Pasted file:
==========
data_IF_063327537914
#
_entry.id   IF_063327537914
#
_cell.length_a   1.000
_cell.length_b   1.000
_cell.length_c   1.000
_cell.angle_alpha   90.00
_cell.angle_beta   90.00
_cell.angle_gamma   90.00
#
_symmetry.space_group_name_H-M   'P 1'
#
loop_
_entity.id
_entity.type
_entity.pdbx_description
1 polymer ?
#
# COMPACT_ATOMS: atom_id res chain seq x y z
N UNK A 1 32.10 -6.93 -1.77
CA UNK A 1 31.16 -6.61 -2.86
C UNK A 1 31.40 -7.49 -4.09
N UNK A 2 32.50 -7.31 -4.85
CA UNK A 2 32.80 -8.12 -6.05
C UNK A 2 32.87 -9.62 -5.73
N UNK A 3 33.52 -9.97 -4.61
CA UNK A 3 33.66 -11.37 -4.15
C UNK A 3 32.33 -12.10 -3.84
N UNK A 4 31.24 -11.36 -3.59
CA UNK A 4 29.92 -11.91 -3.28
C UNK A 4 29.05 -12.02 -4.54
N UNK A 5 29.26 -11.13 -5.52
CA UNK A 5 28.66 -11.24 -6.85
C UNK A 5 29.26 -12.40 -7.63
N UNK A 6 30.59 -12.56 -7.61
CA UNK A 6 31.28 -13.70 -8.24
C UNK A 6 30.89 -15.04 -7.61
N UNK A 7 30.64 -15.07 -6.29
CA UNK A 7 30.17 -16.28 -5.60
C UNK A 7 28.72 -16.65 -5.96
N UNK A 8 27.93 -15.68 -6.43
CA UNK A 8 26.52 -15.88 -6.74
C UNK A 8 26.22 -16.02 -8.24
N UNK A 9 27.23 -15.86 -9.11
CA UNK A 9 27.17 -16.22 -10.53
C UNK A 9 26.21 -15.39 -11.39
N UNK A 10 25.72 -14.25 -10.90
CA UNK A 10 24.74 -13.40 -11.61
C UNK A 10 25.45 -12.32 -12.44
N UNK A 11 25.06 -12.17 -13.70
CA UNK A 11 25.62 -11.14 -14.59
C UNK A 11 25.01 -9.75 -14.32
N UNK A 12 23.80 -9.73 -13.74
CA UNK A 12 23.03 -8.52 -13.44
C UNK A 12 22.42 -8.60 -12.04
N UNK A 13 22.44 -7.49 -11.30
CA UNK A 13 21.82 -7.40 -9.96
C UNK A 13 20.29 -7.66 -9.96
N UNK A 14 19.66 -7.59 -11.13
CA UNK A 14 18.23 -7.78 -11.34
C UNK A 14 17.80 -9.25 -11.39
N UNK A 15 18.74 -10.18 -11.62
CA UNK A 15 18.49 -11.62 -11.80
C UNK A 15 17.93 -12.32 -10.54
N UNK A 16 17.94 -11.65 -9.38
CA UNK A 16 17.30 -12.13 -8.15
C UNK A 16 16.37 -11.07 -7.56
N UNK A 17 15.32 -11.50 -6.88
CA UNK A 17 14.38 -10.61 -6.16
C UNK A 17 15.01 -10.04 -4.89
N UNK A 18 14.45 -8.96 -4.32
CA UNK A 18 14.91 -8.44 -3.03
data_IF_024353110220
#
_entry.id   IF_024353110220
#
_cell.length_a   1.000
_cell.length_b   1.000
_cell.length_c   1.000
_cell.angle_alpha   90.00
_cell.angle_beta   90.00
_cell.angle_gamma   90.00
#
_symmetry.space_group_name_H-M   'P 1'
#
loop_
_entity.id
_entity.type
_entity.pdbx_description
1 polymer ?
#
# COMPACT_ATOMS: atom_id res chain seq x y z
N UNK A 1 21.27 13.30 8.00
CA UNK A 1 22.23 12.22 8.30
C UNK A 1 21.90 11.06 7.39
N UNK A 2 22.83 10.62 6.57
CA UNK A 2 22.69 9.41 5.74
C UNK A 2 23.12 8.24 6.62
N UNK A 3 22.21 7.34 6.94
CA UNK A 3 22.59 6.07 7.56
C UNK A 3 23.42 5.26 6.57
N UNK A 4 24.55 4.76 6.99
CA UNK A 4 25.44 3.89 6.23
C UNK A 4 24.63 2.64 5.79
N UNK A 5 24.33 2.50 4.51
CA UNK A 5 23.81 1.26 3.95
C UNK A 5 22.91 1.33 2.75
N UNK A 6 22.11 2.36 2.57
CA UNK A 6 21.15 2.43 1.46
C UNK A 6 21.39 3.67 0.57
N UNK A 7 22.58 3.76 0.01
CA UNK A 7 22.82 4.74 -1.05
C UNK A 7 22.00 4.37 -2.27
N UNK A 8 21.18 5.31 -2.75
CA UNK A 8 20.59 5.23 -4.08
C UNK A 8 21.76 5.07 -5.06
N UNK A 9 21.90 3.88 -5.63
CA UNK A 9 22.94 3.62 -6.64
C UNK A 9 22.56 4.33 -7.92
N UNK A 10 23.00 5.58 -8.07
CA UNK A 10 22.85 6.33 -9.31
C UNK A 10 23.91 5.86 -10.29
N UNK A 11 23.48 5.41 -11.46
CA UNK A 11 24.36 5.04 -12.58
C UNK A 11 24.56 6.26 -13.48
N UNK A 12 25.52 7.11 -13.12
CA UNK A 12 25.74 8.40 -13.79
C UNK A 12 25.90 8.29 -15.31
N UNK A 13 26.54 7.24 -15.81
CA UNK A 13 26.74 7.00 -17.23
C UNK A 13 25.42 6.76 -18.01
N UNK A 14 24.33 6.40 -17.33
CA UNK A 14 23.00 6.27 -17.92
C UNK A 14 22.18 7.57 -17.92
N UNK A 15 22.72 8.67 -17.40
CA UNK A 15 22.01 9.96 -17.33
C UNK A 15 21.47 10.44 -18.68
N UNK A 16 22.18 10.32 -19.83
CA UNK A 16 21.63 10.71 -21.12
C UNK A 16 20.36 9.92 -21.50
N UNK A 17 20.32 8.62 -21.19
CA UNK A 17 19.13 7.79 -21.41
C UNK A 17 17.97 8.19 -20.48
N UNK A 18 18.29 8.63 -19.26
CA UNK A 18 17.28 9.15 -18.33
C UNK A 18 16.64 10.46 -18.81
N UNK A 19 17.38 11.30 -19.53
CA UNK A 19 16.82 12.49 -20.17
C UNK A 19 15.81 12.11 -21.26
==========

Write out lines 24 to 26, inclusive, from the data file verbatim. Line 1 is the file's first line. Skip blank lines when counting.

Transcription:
N UNK A 2 32.50 -7.31 -4.85
CA UNK A 2 32.80 -8.12 -6.05
C UNK A 2 32.87 -9.62 -5.73